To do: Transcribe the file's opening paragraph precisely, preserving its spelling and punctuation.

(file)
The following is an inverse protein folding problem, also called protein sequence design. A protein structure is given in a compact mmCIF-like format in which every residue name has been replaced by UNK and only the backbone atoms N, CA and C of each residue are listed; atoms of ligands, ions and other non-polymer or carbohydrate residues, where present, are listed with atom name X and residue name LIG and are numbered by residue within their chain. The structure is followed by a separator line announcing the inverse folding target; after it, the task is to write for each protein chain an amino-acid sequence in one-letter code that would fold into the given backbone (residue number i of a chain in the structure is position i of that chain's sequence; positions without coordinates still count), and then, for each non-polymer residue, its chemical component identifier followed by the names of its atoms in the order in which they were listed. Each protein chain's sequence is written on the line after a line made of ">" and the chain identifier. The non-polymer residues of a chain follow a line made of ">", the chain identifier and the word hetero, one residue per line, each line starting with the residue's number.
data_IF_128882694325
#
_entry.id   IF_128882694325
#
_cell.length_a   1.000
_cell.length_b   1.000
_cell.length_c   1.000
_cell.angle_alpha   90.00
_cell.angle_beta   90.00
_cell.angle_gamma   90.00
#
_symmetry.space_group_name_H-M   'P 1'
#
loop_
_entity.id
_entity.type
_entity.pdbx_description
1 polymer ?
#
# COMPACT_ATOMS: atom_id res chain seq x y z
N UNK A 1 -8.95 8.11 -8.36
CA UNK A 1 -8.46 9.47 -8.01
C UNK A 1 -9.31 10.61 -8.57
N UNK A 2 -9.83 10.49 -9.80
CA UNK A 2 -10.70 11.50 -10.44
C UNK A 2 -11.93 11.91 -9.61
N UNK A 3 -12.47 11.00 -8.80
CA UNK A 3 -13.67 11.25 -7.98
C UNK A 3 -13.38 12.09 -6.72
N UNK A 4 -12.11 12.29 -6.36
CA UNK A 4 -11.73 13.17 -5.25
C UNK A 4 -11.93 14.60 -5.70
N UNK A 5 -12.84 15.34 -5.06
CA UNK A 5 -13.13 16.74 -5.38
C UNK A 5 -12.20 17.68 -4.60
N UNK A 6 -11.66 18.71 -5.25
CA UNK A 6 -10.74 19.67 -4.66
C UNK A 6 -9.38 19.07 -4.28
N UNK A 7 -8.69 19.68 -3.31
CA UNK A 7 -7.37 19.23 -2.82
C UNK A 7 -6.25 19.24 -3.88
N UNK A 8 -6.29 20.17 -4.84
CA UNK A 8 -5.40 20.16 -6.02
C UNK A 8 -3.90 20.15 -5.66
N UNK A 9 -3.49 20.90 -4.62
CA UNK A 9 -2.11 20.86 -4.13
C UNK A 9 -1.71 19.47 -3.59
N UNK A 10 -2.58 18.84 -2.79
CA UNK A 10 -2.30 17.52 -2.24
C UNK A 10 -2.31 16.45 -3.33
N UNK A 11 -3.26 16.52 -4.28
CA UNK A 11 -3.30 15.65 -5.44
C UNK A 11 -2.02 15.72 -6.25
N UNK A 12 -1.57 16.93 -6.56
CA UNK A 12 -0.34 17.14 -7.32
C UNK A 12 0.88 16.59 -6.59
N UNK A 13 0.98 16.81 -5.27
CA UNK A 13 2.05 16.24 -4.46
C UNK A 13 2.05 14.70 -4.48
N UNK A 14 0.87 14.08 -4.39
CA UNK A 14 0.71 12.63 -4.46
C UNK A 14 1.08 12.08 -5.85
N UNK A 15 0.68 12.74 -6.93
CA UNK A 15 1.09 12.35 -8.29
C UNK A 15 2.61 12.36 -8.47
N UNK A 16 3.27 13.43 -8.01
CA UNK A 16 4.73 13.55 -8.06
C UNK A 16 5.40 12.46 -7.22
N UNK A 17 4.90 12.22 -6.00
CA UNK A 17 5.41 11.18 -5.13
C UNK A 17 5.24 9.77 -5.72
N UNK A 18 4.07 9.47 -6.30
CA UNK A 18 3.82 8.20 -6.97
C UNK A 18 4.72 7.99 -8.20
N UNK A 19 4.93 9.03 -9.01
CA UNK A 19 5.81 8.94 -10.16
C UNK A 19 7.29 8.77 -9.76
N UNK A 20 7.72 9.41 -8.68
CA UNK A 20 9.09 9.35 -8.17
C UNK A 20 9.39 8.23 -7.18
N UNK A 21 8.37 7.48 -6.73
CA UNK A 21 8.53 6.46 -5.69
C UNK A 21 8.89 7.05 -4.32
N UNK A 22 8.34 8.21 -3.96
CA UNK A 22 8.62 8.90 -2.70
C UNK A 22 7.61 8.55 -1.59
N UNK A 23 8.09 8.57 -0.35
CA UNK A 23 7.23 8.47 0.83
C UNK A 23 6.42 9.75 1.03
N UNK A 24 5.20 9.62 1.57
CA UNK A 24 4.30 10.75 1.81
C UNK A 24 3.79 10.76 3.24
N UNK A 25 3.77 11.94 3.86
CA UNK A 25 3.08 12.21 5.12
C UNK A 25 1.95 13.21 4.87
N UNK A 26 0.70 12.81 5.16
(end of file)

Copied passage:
The following is an inverse protein folding problem, also called protein sequence design. A protein structure is given in a compact mmCIF-like format in which every residue name has been replaced by UNK and only the backbone atoms N, CA and C of each residue are listed; atoms of ligands, ions and other non-polymer or carbohydrate residues, where present, are listed with atom name X and residue name LIG and are numbered by residue within their chain. The structure is followed by a separator line announcing the inverse folding target; after it, the task is to write for each protein chain an amino-acid sequence in one-letter code that would fold into the given backbone (residue number i of a chain in the structure is position i of that chain's sequence; positions without coordinates still count), and then, for each non-polymer residue, its chemical component identifier followed by the names of its atoms in the order in which they were listed. Each protein chain's sequence is written on the line after a line made of ">" and the chain identifier. The non-polymer residues of a chain follow a line made of ">", the chain identifier and the word hetero, one residue per line, each line starting with the residue's number.